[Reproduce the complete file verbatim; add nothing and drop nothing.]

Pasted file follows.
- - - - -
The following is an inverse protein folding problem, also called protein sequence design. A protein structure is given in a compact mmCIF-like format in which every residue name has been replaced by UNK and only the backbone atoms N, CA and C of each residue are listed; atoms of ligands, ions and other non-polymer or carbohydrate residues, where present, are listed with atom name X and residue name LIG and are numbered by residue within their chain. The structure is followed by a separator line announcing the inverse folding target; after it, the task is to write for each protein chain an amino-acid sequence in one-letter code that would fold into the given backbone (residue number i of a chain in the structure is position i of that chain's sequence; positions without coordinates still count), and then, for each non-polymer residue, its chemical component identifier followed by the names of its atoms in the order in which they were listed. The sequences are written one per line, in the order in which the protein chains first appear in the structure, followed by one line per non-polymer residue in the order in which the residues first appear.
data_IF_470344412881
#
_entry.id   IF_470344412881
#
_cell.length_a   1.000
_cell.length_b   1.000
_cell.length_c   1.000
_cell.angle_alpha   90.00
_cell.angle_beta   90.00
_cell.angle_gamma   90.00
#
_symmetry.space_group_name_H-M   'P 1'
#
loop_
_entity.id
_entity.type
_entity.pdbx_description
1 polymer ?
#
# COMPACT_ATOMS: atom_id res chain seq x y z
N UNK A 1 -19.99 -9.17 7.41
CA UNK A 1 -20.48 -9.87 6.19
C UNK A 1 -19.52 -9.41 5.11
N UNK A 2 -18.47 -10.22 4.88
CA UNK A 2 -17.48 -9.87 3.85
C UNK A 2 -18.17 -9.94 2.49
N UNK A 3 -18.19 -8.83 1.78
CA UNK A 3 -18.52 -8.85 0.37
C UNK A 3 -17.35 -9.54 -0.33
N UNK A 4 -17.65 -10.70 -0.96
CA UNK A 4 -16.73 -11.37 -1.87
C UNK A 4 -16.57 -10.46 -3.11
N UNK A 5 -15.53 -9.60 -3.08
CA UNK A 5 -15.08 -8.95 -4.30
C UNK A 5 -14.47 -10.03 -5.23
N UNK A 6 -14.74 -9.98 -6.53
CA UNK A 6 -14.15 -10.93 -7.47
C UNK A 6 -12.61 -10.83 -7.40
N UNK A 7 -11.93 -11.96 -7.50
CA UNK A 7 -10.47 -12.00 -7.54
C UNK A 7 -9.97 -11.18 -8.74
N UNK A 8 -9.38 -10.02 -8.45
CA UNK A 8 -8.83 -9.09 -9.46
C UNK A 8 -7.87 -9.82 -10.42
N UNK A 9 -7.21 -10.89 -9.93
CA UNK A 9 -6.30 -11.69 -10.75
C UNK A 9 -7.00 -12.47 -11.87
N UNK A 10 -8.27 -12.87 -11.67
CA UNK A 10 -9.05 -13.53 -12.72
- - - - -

The following is an inverse protein folding problem, also called protein sequence design. A protein structure is given in a compact mmCIF-like format in which every residue name has been replaced by UNK and only the backbone atoms N, CA and C of each residue are listed; atoms of ligands, ions and other non-polymer or carbohydrate residues, where present, are listed with atom name X and residue name LIG and are numbered by residue within their chain. The structure is followed by a separator line announcing the inverse folding target; after it, the task is to write for each protein chain an amino-acid sequence in one-letter code that would fold into the given backbone (residue number i of a chain in the structure is position i of that chain's sequence; positions without coordinates still count), and then, for each non-polymer residue, its chemical component identifier followed by the names of its atoms in the order in which they were listed. The sequences are written one per line, in the order in which the protein chains first appear in the structure, followed by one line per non-polymer residue in the order in which the residues first appear.
data_IF_470344412881
#
_entry.id   IF_470344412881
#
_cell.length_a   1.000
_cell.length_b   1.000
_cell.length_c   1.000
_cell.angle_alpha   90.00
_cell.angle_beta   90.00
_cell.angle_gamma   90.00
#
_symmetry.space_group_name_H-M   'P 1'
#
loop_
_entity.id
_entity.type
_entity.pdbx_description
1 polymer ?
#
# COMPACT_ATOMS: atom_id res chain seq x y z
N UNK A 1 -19.99 -9.17 7.41
CA UNK A 1 -20.48 -9.87 6.19
C UNK A 1 -19.52 -9.41 5.11
N UNK A 2 -18.47 -10.22 4.88
CA UNK A 2 -17.48 -9.87 3.85
C UNK A 2 -18.17 -9.94 2.49
N UNK A 3 -18.19 -8.83 1.78
CA UNK A 3 -18.52 -8.85 0.37
C UNK A 3 -17.35 -9.54 -0.33
N UNK A 4 -17.65 -10.70 -0.96
CA UNK A 4 -16.73 -11.37 -1.87
C UNK A 4 -16.57 -10.46 -3.11
N UNK A 5 -15.53 -9.60 -3.08
CA UNK A 5 -15.08 -8.95 -4.30
C UNK A 5 -14.47 -10.03 -5.23
N UNK A 6 -14.74 -9.98 -6.53
CA UNK A 6 -14.15 -10.93 -7.47
C UNK A 6 -12.61 -10.83 -7.40
N UNK A 7 -11.93 -11.96 -7.50
CA UNK A 7 -10.47 -12.00 -7.54
C UNK A 7 -9.97 -11.18 -8.74
N UNK A 8 -9.38 -10.02 -8.45
CA UNK A 8 -8.83 -9.09 -9.46
C UNK A 8 -7.87 -9.82 -10.42
N UNK A 9 -7.21 -10.89 -9.93
CA UNK A 9 -6.30 -11.69 -10.75
C UNK A 9 -7.00 -12.47 -11.87
N UNK A 10 -8.27 -12.87 -11.67
CA UNK A 10 -9.05 -13.53 -12.72